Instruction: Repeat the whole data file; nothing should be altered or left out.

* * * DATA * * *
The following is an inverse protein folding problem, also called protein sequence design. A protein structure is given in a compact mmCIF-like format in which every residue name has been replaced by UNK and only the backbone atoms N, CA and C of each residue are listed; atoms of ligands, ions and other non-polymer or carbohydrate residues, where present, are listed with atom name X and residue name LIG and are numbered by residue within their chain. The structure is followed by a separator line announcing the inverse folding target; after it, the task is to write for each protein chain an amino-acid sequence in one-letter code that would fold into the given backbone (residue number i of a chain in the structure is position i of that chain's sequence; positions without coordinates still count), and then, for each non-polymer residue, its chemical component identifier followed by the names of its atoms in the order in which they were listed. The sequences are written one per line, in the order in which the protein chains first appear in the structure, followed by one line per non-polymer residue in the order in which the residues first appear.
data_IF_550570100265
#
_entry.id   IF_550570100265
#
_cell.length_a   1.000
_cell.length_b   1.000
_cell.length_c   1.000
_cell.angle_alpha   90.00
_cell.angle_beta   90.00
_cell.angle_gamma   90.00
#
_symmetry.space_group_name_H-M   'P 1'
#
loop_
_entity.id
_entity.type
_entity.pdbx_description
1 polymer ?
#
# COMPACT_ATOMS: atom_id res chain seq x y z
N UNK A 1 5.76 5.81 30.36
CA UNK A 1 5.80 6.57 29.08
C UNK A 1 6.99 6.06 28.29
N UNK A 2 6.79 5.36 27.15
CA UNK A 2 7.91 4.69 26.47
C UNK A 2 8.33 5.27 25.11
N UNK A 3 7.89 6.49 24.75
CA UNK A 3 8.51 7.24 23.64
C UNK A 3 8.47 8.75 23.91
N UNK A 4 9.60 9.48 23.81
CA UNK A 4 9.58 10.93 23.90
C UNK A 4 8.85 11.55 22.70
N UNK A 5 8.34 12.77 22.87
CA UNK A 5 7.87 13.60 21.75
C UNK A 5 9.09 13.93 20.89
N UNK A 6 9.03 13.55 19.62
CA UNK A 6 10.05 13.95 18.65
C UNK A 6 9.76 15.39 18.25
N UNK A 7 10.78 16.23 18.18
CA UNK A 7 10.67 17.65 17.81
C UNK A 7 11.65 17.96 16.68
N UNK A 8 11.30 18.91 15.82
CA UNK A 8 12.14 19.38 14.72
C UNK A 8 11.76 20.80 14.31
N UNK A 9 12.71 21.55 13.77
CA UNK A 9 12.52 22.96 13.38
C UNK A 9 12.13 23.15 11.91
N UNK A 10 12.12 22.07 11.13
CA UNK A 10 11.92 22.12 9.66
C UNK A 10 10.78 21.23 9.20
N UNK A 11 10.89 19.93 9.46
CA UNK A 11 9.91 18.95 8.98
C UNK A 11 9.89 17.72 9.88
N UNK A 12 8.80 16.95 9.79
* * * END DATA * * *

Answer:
The following is an inverse protein folding problem, also called protein sequence design. A protein structure is given in a compact mmCIF-like format in which every residue name has been replaced by UNK and only the backbone atoms N, CA and C of each residue are listed; atoms of ligands, ions and other non-polymer or carbohydrate residues, where present, are listed with atom name X and residue name LIG and are numbered by residue within their chain. The structure is followed by a separator line announcing the inverse folding target; after it, the task is to write for each protein chain an amino-acid sequence in one-letter code that would fold into the given backbone (residue number i of a chain in the structure is position i of that chain's sequence; positions without coordinates still count), and then, for each non-polymer residue, its chemical component identifier followed by the names of its atoms in the order in which they were listed. The sequences are written one per line, in the order in which the protein chains first appear in the structure, followed by one line per non-polymer residue in the order in which the residues first appear.
data_IF_550570100265
#
_entry.id   IF_550570100265
#
_cell.length_a   1.000
_cell.length_b   1.000
_cell.length_c   1.000
_cell.angle_alpha   90.00
_cell.angle_beta   90.00
_cell.angle_gamma   90.00
#
_symmetry.space_group_name_H-M   'P 1'
#
loop_
_entity.id
_entity.type
_entity.pdbx_description
1 polymer ?
#
# COMPACT_ATOMS: atom_id res chain seq x y z
N UNK A 1 5.76 5.81 30.36
CA UNK A 1 5.80 6.57 29.08
C UNK A 1 6.99 6.06 28.29
N UNK A 2 6.79 5.36 27.15
CA UNK A 2 7.91 4.69 26.47
C UNK A 2 8.33 5.27 25.11
N UNK A 3 7.89 6.49 24.75
CA UNK A 3 8.51 7.24 23.64
C UNK A 3 8.47 8.75 23.91
N UNK A 4 9.60 9.48 23.81
CA UNK A 4 9.58 10.93 23.90
C UNK A 4 8.85 11.55 22.70
N UNK A 5 8.34 12.77 22.87
CA UNK A 5 7.87 13.60 21.75
C UNK A 5 9.09 13.93 20.89
N UNK A 6 9.03 13.55 19.62
CA UNK A 6 10.05 13.95 18.65
C UNK A 6 9.76 15.39 18.25
N UNK A 7 10.78 16.23 18.18
CA UNK A 7 10.67 17.65 17.81
C UNK A 7 11.65 17.96 16.68
N UNK A 8 11.30 18.91 15.82
CA UNK A 8 12.14 19.38 14.72
C UNK A 8 11.76 20.80 14.31
N UNK A 9 12.71 21.55 13.77
CA UNK A 9 12.52 22.96 13.38
C UNK A 9 12.13 23.15 11.91
N UNK A 10 12.12 22.07 11.13
CA UNK A 10 11.92 22.12 9.66
C UNK A 10 10.78 21.23 9.20
N UNK A 11 10.89 19.93 9.46
CA UNK A 11 9.91 18.95 8.98
C UNK A 11 9.89 17.72 9.88
N UNK A 12 8.80 16.95 9.79